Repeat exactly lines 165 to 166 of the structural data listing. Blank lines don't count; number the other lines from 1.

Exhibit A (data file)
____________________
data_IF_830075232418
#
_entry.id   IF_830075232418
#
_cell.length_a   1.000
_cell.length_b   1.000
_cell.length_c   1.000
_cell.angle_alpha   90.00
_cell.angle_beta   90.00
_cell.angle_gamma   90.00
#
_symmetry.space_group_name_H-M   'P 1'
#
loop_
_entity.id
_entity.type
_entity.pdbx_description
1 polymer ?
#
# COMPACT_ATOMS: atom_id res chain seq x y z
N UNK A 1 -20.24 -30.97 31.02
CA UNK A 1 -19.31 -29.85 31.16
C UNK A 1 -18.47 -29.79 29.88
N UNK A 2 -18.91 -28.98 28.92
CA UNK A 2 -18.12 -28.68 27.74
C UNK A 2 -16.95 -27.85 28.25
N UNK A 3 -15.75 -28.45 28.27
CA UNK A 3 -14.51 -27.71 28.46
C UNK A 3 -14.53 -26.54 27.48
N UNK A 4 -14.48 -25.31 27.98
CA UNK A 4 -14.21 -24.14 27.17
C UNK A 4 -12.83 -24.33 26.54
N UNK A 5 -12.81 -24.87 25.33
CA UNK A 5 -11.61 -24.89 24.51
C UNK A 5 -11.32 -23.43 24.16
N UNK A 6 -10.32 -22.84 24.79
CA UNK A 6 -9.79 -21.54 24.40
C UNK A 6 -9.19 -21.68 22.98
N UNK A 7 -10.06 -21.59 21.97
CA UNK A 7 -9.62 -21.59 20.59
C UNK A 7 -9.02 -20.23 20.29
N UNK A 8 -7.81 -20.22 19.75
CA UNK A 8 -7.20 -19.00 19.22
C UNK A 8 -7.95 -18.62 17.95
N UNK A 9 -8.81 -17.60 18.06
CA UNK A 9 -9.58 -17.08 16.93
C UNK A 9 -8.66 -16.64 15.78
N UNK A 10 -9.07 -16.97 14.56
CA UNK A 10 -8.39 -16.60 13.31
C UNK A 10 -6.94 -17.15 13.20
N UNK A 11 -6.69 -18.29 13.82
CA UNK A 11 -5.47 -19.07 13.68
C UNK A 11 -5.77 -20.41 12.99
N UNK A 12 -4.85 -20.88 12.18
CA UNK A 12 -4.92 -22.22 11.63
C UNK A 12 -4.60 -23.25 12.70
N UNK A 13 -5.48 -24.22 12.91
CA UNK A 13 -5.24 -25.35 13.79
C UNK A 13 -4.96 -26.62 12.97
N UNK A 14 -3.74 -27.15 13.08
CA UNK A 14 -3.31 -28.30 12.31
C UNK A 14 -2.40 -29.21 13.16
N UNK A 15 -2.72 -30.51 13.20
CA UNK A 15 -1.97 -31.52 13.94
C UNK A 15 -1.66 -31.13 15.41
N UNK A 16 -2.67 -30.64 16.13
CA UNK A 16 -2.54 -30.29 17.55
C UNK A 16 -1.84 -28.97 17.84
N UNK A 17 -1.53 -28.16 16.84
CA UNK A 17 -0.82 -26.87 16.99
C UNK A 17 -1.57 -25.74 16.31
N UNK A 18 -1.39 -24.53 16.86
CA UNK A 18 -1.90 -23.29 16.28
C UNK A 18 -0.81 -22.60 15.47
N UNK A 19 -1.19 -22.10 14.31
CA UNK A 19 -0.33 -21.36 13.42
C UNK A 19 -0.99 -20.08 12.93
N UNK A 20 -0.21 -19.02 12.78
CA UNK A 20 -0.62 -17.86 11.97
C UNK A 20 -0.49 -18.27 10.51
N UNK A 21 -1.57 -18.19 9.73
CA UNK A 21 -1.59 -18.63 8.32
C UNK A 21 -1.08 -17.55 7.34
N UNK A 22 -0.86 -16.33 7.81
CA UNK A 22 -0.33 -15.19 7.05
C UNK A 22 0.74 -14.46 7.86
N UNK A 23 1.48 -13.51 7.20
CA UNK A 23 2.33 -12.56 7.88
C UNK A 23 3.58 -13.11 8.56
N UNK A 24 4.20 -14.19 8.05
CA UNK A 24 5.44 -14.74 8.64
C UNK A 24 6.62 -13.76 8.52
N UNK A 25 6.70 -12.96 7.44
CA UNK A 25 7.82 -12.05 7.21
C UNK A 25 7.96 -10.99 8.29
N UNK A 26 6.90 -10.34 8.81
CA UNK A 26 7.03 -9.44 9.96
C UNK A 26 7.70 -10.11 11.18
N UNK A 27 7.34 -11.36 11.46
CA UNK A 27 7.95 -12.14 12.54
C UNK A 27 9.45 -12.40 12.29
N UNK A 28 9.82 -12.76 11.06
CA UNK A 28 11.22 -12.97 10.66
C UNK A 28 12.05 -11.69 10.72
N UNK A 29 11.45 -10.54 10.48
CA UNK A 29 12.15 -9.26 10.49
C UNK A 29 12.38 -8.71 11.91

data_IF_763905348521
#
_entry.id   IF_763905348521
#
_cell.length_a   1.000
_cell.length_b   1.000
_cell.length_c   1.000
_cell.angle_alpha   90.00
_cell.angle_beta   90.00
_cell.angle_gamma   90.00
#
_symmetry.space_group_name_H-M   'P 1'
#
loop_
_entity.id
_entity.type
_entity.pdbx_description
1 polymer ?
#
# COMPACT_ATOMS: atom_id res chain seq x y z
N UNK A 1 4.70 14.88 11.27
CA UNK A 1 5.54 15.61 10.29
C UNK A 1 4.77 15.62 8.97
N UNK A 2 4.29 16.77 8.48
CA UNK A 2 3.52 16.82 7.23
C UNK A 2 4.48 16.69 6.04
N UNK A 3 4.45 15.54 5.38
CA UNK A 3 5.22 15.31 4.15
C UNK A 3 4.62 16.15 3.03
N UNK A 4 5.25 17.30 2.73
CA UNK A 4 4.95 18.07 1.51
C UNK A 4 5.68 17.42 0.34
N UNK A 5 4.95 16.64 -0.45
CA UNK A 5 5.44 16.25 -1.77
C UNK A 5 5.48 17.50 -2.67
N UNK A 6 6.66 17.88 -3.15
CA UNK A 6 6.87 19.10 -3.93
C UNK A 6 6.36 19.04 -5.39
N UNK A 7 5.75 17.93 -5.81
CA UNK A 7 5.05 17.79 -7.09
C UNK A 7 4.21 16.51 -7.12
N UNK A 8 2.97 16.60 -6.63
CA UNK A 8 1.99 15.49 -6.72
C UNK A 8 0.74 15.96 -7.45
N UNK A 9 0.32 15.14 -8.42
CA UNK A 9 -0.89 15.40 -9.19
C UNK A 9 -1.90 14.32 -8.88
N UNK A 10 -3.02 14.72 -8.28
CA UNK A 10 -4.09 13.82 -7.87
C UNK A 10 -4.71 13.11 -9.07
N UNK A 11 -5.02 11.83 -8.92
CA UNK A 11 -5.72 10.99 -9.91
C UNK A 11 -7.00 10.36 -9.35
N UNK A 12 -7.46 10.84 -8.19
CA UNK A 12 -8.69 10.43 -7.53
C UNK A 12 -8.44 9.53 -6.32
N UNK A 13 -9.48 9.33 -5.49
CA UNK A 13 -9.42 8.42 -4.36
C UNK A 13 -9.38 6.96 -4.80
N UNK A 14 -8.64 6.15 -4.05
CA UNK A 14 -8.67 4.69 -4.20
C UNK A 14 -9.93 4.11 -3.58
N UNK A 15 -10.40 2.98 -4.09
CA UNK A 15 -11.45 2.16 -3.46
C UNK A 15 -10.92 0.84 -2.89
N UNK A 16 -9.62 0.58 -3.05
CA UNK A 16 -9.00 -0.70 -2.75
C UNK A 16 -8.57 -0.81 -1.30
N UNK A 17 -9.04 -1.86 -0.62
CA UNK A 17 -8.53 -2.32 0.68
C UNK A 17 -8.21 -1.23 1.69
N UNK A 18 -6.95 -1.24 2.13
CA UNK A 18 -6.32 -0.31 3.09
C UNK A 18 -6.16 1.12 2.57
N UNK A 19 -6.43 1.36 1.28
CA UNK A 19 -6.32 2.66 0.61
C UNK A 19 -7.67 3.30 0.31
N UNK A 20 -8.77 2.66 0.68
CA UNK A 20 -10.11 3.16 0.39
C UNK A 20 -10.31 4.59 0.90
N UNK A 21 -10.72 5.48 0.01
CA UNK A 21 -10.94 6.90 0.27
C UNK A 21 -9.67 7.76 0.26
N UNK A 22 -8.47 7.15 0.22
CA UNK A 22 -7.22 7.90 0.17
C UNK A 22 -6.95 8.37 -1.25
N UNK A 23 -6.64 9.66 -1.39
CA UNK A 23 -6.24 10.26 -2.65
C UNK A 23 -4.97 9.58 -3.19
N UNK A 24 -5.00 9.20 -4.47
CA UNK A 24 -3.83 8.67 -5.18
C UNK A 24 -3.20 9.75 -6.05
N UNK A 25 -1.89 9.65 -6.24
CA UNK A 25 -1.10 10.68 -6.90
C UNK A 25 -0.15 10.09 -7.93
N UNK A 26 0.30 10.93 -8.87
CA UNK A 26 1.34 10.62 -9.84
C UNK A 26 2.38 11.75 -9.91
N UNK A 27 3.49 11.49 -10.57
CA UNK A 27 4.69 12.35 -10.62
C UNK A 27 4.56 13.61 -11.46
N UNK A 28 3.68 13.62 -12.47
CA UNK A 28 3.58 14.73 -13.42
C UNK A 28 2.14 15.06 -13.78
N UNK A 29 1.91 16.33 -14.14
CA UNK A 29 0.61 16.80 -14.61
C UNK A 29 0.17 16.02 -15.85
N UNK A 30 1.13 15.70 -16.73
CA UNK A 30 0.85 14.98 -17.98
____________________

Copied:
CA UNK A 13 -9.42 8.42 -4.36
C UNK A 13 -9.38 6.96 -4.80